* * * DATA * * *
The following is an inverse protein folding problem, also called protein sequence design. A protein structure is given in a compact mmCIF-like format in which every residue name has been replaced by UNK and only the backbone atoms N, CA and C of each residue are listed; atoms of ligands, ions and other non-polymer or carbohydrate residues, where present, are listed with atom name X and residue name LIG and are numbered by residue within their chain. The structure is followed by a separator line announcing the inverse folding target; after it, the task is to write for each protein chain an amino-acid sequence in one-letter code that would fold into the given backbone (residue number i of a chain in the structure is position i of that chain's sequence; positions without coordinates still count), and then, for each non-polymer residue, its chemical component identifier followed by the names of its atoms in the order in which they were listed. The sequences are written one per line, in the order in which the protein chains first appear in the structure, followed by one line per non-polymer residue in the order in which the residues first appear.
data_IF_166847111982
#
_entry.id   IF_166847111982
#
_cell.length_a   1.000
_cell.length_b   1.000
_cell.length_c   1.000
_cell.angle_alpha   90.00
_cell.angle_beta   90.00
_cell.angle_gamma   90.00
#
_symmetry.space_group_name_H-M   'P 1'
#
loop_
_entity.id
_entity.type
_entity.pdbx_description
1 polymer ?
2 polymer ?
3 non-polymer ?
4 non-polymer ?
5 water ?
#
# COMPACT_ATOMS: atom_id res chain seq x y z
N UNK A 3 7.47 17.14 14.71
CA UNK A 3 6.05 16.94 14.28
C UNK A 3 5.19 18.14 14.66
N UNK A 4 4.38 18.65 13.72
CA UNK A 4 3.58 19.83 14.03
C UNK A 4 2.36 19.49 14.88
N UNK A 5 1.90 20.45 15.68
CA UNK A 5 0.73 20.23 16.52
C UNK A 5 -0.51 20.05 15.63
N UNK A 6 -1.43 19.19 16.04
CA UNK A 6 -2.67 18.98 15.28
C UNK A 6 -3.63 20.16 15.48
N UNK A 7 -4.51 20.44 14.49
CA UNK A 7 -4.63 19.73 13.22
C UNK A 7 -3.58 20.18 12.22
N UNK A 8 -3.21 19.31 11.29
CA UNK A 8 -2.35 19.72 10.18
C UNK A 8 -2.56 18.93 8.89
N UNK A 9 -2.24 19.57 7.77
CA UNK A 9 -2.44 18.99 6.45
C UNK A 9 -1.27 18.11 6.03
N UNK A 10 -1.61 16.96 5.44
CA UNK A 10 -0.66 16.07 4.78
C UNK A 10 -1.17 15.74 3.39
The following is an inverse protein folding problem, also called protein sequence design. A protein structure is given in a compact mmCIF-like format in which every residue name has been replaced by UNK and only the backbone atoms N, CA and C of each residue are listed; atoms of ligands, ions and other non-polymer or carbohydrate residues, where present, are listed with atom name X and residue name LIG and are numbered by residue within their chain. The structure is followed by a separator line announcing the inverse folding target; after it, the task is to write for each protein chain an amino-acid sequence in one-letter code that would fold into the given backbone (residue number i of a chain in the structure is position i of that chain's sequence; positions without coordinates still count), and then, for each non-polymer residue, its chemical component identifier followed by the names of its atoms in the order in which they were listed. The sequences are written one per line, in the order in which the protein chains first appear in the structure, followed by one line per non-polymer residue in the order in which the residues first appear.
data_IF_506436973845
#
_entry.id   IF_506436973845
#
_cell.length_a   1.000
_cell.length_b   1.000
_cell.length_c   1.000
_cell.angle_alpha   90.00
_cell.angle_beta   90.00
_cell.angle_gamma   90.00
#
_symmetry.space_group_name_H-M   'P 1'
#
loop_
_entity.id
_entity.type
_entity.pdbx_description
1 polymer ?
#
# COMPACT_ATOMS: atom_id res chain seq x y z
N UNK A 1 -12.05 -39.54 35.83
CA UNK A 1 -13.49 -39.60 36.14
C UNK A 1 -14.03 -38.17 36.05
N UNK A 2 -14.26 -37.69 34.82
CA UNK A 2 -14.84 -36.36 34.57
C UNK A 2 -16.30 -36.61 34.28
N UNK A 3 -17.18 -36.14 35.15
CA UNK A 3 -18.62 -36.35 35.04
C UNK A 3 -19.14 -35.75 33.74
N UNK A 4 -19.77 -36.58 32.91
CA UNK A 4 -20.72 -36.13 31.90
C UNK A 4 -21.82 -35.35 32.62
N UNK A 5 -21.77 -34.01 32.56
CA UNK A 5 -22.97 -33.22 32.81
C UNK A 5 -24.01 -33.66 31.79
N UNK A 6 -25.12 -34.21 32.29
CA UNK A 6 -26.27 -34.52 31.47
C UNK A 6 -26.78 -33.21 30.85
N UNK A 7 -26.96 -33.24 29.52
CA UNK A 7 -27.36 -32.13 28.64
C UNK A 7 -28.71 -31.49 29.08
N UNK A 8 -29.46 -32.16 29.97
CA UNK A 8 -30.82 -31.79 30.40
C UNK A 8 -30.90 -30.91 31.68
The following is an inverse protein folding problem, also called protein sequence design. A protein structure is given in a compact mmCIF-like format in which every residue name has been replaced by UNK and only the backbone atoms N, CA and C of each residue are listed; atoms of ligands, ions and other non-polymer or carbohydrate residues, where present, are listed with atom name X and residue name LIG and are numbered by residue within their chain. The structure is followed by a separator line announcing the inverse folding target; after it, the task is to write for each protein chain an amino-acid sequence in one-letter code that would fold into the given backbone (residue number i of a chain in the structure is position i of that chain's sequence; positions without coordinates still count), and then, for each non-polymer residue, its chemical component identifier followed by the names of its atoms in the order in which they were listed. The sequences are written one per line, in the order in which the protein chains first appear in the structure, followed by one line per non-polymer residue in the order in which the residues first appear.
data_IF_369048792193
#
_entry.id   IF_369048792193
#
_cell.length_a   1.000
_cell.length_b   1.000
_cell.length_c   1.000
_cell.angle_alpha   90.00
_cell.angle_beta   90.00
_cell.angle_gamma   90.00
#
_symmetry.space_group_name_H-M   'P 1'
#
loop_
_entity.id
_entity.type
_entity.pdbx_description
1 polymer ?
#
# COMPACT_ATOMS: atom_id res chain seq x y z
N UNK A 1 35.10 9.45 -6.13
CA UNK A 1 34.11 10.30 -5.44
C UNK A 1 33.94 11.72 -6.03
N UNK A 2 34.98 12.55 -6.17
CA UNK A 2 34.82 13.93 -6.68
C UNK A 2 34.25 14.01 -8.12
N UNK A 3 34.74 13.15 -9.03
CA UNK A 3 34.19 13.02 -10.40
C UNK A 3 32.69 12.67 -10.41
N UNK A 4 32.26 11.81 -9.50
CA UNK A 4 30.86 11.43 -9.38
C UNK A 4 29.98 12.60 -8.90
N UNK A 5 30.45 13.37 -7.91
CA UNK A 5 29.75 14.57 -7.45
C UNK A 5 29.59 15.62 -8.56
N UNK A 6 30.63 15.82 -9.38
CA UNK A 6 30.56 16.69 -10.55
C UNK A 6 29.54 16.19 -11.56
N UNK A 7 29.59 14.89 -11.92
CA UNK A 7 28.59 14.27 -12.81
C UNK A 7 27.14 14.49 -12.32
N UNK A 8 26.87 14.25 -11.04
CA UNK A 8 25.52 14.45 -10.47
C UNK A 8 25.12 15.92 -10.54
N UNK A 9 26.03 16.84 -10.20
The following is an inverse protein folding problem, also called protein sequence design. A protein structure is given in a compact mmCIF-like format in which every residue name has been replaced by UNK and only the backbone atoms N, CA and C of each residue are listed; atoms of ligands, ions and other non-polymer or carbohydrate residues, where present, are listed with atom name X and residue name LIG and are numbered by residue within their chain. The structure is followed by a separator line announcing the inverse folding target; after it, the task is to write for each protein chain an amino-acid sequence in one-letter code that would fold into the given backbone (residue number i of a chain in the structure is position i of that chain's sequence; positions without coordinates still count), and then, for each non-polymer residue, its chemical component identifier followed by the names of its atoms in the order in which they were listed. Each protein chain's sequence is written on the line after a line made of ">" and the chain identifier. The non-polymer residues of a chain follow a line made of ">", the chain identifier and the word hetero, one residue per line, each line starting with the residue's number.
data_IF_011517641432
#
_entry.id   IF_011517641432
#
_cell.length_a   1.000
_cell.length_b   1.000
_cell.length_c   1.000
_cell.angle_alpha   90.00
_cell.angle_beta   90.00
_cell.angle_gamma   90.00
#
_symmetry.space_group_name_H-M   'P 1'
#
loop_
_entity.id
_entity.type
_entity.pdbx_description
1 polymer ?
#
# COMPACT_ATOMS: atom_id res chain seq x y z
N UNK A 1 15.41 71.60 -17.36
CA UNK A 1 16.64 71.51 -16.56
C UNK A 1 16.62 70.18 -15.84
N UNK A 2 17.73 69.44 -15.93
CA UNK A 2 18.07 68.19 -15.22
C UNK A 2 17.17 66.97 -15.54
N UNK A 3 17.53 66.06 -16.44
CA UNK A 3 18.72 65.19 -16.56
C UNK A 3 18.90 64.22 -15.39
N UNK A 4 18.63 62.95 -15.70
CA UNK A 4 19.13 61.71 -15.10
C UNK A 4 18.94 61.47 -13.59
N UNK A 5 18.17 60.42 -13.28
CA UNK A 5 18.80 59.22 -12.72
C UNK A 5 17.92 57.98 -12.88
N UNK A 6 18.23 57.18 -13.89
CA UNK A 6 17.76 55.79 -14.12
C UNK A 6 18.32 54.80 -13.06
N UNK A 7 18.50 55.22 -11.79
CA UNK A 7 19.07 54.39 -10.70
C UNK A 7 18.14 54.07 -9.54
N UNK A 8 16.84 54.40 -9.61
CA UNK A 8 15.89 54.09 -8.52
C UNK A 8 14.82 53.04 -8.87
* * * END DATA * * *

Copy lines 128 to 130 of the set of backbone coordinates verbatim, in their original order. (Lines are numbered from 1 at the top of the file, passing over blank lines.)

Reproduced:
N UNK A 5 30.45 13.37 -7.91
CA UNK A 5 29.75 14.57 -7.45
C UNK A 5 29.59 15.62 -8.56